It seems “when the recession hit, you got a lot of people going into necessity business,” he says in an interview.
The informal sector is also a safety net for the poor. “The informal economy is really something that emerges out of necessity,” says Carolina Valencia, associate director of research of Social Compact, a Washington-based nonprofit that estimates shadow economic activity to show low-income neighborhoods’ market strength to new businesses. “It makes sense that poor people and [immigrants] without the necessary paperwork would be more involved in these activities.”
Hard times for legitimate business
Here in Harlem, 10 percent of income is earned informally, Social Compact estimates. But its mom and pop shops have taken a severe beating. From July 2008 to the end of June this year, over a third of the neighborhood’s small businesses closed, according to the Greater Harlem Chamber of Commerce.
“Competition is competition,” says Gene Fairbrother, the lead small-business adviser in Dallas for the National Association for the Self-Employed. But competition from producers who don’t pay taxes and licensing fees isn’t fair to the many struggling small businesses who play by the rules.
Mr. Fairbrother says he’s seen an increase in the number of callers to his Shop Talk show who ask about starting a home-based business, and many say they’re working in a salon and would rather work out of their homes or that they want to start selling food from their kitchens. Businesses facing this price pressure should promote the benefits of regulation, he advises, instead of trying to get out from under it.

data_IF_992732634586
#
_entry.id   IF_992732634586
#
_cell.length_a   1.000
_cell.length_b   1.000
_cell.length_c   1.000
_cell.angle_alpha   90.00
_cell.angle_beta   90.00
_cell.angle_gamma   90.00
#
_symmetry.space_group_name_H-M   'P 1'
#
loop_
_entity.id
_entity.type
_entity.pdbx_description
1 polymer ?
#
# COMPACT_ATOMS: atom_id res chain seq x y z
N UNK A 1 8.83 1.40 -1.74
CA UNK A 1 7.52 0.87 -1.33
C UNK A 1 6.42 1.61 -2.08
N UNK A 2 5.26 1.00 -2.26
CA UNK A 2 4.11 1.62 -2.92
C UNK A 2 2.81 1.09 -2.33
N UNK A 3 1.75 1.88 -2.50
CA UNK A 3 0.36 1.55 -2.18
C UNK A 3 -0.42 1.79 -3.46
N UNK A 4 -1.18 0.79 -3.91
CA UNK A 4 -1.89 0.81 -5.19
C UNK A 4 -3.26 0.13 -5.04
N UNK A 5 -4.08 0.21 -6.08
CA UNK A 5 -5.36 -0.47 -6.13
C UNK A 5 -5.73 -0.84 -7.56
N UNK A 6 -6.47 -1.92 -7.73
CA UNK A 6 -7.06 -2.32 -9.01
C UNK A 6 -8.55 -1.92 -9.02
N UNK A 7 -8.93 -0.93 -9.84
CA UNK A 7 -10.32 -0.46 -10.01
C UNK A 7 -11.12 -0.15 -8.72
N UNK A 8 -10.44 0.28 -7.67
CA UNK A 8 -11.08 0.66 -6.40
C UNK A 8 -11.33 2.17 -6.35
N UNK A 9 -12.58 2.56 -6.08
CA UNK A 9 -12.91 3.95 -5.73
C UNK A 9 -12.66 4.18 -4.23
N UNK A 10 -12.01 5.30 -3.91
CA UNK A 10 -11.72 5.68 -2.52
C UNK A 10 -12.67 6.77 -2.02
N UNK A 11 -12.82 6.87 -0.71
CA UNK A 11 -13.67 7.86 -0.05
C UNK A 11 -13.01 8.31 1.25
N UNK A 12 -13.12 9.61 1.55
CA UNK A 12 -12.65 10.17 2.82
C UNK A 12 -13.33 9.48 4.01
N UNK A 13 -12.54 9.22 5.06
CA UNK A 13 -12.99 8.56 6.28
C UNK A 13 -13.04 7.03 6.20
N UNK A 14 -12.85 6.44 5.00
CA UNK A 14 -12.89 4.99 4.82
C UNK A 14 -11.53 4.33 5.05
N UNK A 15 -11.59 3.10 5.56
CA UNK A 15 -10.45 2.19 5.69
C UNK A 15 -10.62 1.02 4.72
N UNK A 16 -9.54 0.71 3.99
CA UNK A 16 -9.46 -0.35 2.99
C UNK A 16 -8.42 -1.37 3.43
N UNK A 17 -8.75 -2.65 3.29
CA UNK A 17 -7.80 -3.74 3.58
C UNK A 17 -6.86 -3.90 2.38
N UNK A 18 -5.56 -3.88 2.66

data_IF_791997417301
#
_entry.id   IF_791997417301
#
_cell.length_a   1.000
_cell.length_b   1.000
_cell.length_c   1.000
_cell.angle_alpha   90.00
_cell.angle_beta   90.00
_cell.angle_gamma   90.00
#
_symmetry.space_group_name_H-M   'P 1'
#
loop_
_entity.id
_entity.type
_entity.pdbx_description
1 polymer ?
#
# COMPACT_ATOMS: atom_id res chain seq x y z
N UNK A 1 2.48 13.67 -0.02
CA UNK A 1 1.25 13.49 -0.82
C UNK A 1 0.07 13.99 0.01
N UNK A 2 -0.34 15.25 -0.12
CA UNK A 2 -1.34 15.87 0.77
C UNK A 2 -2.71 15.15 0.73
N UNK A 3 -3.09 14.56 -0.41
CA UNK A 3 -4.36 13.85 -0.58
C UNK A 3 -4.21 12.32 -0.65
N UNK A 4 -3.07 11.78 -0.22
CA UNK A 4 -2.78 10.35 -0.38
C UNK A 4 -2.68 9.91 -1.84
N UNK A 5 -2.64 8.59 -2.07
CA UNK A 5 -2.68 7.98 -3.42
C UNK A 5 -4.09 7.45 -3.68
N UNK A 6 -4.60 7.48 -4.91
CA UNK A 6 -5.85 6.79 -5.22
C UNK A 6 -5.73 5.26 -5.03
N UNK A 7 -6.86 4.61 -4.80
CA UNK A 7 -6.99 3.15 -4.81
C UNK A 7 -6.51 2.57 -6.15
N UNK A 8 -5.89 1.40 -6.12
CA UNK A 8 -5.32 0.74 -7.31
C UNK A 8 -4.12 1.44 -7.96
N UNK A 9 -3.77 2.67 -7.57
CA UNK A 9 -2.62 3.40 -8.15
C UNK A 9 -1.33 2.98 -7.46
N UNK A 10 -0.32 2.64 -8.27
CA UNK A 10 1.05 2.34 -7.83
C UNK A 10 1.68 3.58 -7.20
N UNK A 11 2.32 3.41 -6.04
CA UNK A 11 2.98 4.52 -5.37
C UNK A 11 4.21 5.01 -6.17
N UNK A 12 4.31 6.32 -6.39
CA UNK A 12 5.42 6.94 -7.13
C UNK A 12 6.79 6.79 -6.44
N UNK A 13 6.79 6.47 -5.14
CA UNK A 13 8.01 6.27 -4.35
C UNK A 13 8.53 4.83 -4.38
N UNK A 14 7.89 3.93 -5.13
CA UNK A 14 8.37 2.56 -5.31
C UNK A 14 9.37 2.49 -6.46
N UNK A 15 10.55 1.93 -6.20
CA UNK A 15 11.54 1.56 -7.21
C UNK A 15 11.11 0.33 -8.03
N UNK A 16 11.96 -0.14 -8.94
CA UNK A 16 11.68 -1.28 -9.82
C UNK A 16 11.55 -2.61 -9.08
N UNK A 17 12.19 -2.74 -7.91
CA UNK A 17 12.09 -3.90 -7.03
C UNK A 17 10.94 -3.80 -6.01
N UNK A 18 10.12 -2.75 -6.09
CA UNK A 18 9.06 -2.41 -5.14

There are two informal economies, says Saskia Sassen, a sociology professor at Colombia University in New York. “You have a poverty kind of informal economy, and you have an informal economy that feeds into the high end,” she says. These are creative professionals such as freelance designers and performers. It’s the first group, however, that’s much larger in terms of manpower, she adds.
It is so dispersed that the US Bureau of Economic Analysis judges it isn’t worth the resources to measure its output when it makes its regular GDP calculations.
So while the US government is chasing the other side of the untaxed coin – wealthy Americans who avoid taxes by stowing their income abroad – a crackdown on the domestic informal economy doesn’t seem to be on the American agenda anytime soon.
For one thing, it’s a daunting prospect. The Internal Revenue Service or local tax authorities would have to track down thousands of elusive small vendors and follow up for payment to equal, by one estimate, the $100 million a year that the US could gain by taxing several hundred holders of Swiss and other foreign bank accounts. For another, it may be discouraging an activity that keeps lower-income Americans employed.
Off-the-books work “is probably neutral to good,” says Alfonso Morales, a professor of urban and regional planning at the University of Wisconsin at Madison. He argues that formal and informal economies are linked and cannot be neatly separated.
“People who make their money in unregulated businesses probably spend it in regulated ones,” he says.